It is a truth universally acknowledged that we often judge books by their cover. In the case of Marie Kondo’s The Life-Changing Magic of Tidying Up: The Japanese Art of Decluttering and Organizing (2014), soothing blues and turquoises promise levity and peacefulness, both desirable states of being in a frantically disordered world. The KonMari method promotes order, freedom from oppressive attachments, and joy. To put it bluntly: I’ll have what she’s having.
The organizational consultant’s first bestseller was published in Japan in 2011, and entered North American markets in 2014. Reader response was sensational and millions around the world still watch her calmly folding socks on YouTube before seeking joy in ordering their own closets.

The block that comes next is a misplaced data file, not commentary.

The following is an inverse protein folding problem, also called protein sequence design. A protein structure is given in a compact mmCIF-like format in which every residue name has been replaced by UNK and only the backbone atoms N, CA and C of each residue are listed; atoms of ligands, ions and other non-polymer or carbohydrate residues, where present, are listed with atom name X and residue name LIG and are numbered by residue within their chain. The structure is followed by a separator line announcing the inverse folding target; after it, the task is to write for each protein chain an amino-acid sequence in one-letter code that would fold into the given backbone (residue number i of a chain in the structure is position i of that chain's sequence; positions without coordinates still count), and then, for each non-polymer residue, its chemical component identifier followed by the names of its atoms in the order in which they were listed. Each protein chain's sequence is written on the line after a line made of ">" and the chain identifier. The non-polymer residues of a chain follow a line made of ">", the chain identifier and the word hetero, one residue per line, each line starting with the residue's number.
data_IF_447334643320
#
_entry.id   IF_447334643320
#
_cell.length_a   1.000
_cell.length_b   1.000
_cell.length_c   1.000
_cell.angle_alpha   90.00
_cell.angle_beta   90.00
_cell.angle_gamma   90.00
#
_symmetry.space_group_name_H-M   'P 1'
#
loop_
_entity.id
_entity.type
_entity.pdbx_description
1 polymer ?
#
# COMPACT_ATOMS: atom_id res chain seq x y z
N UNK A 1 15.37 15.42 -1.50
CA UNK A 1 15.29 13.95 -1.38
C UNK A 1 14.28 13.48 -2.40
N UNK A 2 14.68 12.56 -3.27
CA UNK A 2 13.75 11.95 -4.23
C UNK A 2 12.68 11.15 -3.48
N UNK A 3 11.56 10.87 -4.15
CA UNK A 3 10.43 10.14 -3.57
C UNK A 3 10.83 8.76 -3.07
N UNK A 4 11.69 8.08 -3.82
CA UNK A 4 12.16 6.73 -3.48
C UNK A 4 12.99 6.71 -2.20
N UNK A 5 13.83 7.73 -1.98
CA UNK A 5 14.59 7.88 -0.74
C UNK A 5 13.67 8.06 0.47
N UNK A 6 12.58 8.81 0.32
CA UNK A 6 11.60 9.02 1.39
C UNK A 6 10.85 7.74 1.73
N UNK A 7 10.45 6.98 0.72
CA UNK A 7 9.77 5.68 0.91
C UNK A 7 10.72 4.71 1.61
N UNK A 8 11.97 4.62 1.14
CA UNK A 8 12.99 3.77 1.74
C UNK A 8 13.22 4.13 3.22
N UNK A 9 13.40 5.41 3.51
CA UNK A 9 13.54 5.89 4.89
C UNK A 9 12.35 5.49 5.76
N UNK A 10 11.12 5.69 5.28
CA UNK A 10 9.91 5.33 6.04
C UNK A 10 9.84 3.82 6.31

Our thirty-second reader and I delve into the KonMari method (its effectiveness and its shortcomings) and discuss the ways in which personal history informs our relationship to possessions. We also talk about sharing economies and repairing culture, the difficulty in letting go, and the difference between listening to an audio book and reading a physical book.
Click here to watch a video of Marie Kondo demonstrating her folding technique.
Check out this article from LitHub about one writer’s attempt to “Kondo” her book collection.
Difficult Women (2017) by Roxane Gay